By Charles Hayslett
Here’s an easy way to understand the widening gap between Metro Atlanta and the rest of Georgia.
Compare all 56 counties of interior South Georgia to Gwinnett County alone.
Gwinnett County’s 2013 population was estimated at 859,304 – just under three-fourths of the 1.16 million people living in our 56-county South Georgia region.
But despite that population disadvantage, Gwinnett County:
- Generates more income and contributes more in taxes than all 56 counties of South Georgia combined. According to IRS data, Gwinnett County’s total income for 2013 was $21.2 billion versus $17.4 billion for South Georgia. Similarly, Gwinnett County taxpayers paid $2.5 billion in federal taxes while South Georgia taxpayers contributed $1.7 billion.
- Consumes substantially less in social services than South Georgia. In 2013, as one example, Gwinnett County consumed less than a third as much in Medicaid services than South Georgia. The federal share of South Georgia’s Medicaid costs totaled $927.6 million; Gwinnett County, $266.2 million. The picture for SNAP (food stamps) and other social benefits is similar.
- Is home to significantly more college graduates than South Georgia. Based on data compiled by the U.S. Department of Agriculture’s Economic Research Service (ERS), there were 175,290 college graduates in Gwinnett County over the period 2009-13 versus 110,576 for all of South Georgia. This hasn’t always been the case. As recently as 1990, Gwinnett County and South Georgia were basically tied in this category: 65,281 for Gwinnett and 63,073 for South Georgia.
- Sends more students to University System of Georgia colleges than all of South Georgia. This is also a recent development. A decade ago South Georgia still sent significantly more kids to college than Gwinnett County – 5,117 versus 3,762. But by 2011 they were basically tied. South Georgia sent 5,498 kids to college while Gwinnett County sent 5,493, according to University System of Georgia data. Since then the gap has widened steadily, and in 2015 Gwinnett County sent 1,100 more freshmen to University System colleges than South Georgia.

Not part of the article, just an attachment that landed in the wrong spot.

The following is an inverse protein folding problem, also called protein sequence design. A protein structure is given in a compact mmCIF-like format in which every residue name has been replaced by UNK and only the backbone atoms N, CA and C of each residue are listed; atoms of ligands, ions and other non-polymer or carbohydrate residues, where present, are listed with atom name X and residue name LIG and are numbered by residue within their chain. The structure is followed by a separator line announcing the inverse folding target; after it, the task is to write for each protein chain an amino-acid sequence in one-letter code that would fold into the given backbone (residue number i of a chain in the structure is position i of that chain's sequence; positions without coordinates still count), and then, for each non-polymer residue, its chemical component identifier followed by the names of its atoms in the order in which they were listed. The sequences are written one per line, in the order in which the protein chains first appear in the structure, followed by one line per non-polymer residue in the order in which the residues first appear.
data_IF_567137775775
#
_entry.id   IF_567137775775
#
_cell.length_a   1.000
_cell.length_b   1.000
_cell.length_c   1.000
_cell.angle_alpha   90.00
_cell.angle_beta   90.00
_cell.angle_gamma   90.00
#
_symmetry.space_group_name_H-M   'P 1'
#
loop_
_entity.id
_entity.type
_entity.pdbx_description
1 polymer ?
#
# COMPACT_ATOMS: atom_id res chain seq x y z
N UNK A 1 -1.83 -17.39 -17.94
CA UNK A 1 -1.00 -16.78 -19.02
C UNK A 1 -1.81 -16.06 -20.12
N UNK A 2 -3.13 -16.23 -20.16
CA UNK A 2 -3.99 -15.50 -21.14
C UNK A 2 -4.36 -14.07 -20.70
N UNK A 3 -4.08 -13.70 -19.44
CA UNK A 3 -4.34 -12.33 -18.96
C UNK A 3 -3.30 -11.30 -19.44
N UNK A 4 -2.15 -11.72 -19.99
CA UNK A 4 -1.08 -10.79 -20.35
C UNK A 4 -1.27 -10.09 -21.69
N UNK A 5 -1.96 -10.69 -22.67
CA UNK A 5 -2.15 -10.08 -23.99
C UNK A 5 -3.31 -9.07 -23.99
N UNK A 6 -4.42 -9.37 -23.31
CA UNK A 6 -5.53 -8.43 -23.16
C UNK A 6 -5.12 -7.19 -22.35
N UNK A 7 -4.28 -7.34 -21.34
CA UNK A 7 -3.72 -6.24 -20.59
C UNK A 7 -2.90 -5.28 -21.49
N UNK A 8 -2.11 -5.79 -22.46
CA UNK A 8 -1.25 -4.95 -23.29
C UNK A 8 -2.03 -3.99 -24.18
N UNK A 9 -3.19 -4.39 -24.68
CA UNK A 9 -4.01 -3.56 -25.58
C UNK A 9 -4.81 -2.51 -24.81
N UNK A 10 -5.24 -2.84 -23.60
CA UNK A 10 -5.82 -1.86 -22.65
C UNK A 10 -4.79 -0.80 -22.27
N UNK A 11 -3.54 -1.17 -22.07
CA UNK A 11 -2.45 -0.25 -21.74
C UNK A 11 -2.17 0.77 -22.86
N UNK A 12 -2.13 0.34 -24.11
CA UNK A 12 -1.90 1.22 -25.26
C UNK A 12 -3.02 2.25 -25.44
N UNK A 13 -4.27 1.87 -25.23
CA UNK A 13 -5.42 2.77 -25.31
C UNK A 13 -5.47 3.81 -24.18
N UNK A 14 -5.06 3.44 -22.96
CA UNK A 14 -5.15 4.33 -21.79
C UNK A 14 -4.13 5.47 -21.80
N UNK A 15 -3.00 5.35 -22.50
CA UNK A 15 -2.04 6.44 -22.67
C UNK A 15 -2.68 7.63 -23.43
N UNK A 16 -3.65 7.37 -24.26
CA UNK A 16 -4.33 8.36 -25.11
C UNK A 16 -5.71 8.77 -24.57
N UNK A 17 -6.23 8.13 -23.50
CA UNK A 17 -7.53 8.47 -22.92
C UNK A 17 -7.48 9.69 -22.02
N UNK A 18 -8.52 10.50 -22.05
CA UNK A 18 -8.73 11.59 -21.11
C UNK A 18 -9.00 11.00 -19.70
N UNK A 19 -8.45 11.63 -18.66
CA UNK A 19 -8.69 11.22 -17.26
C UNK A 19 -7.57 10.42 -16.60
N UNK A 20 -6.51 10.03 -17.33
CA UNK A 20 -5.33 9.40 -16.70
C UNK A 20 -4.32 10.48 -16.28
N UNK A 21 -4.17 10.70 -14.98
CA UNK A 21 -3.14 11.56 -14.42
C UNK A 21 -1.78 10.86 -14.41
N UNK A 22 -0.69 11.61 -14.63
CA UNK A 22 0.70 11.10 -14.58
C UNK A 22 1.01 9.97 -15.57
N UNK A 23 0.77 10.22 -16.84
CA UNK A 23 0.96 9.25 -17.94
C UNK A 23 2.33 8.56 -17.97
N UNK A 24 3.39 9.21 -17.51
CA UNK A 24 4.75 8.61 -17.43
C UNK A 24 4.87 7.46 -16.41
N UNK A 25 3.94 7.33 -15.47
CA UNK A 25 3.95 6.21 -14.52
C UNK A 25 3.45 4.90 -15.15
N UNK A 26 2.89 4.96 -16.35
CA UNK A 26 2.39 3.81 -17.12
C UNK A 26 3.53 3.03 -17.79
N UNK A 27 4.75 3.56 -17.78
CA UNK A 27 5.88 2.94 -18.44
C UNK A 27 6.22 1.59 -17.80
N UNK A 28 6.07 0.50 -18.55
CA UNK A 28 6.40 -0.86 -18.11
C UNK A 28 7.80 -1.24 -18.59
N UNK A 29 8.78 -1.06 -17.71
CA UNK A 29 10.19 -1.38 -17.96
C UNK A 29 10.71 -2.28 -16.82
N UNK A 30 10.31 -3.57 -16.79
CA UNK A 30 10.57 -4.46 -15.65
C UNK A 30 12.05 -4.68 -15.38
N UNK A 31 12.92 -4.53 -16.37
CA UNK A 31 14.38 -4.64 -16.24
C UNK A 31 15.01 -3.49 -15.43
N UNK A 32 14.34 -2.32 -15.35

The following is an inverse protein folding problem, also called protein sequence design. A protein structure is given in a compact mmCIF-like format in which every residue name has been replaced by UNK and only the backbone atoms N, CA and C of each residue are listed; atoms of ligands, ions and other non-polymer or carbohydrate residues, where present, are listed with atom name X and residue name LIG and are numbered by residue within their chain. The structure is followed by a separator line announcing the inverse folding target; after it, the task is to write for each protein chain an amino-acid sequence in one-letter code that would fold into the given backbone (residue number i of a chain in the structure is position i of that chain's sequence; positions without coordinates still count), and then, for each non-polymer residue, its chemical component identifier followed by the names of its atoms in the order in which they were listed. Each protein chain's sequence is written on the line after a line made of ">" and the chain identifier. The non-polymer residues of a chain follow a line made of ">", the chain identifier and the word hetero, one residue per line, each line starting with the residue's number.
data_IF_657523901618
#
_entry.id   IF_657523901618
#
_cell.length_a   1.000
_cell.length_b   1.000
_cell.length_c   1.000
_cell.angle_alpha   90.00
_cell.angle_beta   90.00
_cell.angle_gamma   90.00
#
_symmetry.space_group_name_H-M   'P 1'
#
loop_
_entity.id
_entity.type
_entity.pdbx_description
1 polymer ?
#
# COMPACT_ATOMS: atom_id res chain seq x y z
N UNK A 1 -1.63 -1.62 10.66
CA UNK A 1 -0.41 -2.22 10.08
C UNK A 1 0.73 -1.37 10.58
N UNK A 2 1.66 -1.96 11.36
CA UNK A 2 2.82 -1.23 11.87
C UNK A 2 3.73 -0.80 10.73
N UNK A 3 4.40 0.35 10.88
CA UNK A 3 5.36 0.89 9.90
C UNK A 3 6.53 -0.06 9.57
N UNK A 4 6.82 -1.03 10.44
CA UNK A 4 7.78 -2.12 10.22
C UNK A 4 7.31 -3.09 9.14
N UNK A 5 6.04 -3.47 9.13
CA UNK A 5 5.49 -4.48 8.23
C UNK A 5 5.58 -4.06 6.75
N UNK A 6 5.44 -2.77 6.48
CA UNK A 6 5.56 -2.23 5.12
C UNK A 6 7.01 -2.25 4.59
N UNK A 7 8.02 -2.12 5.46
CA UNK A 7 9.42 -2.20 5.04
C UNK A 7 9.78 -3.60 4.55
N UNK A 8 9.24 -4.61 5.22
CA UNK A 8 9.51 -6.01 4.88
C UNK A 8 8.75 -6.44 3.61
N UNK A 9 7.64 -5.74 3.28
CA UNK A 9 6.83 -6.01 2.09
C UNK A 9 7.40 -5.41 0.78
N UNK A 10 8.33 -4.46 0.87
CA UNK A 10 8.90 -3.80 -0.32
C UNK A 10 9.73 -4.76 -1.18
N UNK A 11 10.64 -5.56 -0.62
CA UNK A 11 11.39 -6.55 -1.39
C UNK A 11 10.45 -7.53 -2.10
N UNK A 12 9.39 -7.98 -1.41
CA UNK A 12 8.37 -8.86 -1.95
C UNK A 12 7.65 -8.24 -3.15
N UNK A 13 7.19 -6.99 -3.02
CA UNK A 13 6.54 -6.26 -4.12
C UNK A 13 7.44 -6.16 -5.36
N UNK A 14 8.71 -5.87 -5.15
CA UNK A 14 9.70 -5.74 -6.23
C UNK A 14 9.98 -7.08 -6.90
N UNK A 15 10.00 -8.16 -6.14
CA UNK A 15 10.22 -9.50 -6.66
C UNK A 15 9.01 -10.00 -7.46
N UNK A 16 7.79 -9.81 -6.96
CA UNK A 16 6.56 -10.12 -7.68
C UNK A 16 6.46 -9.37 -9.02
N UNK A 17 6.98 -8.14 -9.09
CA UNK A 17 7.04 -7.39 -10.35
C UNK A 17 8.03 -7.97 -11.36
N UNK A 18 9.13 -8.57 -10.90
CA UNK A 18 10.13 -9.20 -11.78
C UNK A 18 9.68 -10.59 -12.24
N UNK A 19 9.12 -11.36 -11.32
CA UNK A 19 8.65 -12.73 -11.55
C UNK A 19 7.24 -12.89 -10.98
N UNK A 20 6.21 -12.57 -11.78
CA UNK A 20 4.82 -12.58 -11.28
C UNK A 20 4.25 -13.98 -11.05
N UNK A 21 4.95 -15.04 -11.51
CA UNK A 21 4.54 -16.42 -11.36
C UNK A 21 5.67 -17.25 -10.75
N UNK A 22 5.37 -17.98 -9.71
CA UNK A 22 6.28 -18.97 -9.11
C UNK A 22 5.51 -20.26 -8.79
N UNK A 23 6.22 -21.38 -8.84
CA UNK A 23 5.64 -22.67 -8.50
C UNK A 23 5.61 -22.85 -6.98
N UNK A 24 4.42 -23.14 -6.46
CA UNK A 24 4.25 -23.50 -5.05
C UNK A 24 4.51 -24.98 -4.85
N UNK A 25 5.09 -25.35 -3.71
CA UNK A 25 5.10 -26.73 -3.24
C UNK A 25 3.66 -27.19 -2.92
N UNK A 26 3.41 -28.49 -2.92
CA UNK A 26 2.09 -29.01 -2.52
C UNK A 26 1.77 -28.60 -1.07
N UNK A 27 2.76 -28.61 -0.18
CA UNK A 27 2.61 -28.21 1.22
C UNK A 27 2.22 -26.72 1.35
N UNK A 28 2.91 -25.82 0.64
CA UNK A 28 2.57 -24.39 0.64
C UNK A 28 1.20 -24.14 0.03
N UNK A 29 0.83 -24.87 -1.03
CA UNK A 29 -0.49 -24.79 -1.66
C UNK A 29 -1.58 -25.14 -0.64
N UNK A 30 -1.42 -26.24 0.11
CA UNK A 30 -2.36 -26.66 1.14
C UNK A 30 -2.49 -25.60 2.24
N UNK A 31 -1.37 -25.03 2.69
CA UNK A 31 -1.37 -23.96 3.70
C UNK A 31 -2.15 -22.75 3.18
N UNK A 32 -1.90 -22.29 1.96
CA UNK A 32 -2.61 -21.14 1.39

- Is substantially healthier than South Georgia. Using premature death rates as a proxy for health status, Gwinnett County is about twice as healthy as South Georgia. The 2015 YPLL 75 rate for the 56-county South Georgia region was 9,823.3; for Gwinnett County, it was 5,163.2 (with YPLL 75 rates, the lower the number, the better). In this category, South Georgia has actually gained a little ground over the past 20 years. It’s improved about 5.4 percent over that period while Gwinnett County has been essentially flat. But South Georgia’s numbers in this category are abysmal while Gwinnett County’s are pretty close to optimal, especially for a county as large and diverse as it is. For 2015, Gwinnett County’s YPLL 75 rate was the fifth best in the state, and it has consistently been in the top tier of counties in this category.
- Produces about half as many criminals as South Georgia. In 2015, according to Georgia Department of Corrections data, South Georgia sent more than twice as many people to prison than Gwinnett County did: 2,403 for South Georgia versus 1,049 for Gwinnett. The picture for new probationers is similar: 5,956 for South Georgia versus 2,630 for Gwinnett County.
In a future post, we’ll take a look at political and cultural trends in Gwinnett County and South Georgia.
Copyright (c) Trouble in God’s Country 2016